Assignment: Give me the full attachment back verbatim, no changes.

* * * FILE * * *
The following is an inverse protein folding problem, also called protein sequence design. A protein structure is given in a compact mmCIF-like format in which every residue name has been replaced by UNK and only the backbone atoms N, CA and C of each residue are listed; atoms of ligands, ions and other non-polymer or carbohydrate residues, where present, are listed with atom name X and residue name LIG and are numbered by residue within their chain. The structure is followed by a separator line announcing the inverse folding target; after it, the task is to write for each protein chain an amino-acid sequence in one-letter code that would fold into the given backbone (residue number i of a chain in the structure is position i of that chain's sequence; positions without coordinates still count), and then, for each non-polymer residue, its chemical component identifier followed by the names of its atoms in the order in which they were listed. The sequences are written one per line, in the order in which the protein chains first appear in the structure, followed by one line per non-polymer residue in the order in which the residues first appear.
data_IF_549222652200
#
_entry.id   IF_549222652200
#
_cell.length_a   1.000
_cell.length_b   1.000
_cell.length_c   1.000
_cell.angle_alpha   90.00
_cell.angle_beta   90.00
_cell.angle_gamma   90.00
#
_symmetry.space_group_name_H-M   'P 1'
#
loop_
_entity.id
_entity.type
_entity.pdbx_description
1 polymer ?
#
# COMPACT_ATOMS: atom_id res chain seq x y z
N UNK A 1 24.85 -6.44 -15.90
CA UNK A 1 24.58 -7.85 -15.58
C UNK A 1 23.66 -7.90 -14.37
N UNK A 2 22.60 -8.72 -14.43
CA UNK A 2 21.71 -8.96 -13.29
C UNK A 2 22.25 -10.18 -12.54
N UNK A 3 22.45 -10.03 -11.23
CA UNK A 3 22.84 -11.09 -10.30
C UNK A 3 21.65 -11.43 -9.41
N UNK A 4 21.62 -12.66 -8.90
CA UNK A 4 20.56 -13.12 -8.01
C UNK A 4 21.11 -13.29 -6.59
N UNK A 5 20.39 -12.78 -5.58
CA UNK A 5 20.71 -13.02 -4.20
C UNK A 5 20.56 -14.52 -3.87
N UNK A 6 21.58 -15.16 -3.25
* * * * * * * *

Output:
The following is an inverse protein folding problem, also called protein sequence design. A protein structure is given in a compact mmCIF-like format in which every residue name has been replaced by UNK and only the backbone atoms N, CA and C of each residue are listed; atoms of ligands, ions and other non-polymer or carbohydrate residues, where present, are listed with atom name X and residue name LIG and are numbered by residue within their chain. The structure is followed by a separator line announcing the inverse folding target; after it, the task is to write for each protein chain an amino-acid sequence in one-letter code that would fold into the given backbone (residue number i of a chain in the structure is position i of that chain's sequence; positions without coordinates still count), and then, for each non-polymer residue, its chemical component identifier followed by the names of its atoms in the order in which they were listed. The sequences are written one per line, in the order in which the protein chains first appear in the structure, followed by one line per non-polymer residue in the order in which the residues first appear.
data_IF_549222652200
#
_entry.id   IF_549222652200
#
_cell.length_a   1.000
_cell.length_b   1.000
_cell.length_c   1.000
_cell.angle_alpha   90.00
_cell.angle_beta   90.00
_cell.angle_gamma   90.00
#
_symmetry.space_group_name_H-M   'P 1'
#
loop_
_entity.id
_entity.type
_entity.pdbx_description
1 polymer ?
#
# COMPACT_ATOMS: atom_id res chain seq x y z
N UNK A 1 24.85 -6.44 -15.90
CA UNK A 1 24.58 -7.85 -15.58
C UNK A 1 23.66 -7.90 -14.37
N UNK A 2 22.60 -8.72 -14.43
CA UNK A 2 21.71 -8.96 -13.29
C UNK A 2 22.25 -10.18 -12.54
N UNK A 3 22.45 -10.03 -11.23
CA UNK A 3 22.84 -11.09 -10.30
C UNK A 3 21.65 -11.43 -9.41
N UNK A 4 21.62 -12.66 -8.90
CA UNK A 4 20.56 -13.12 -8.01
C UNK A 4 21.11 -13.29 -6.59
N UNK A 5 20.39 -12.78 -5.58
CA UNK A 5 20.71 -13.02 -4.20
C UNK A 5 20.56 -14.52 -3.87
N UNK A 6 21.58 -15.16 -3.25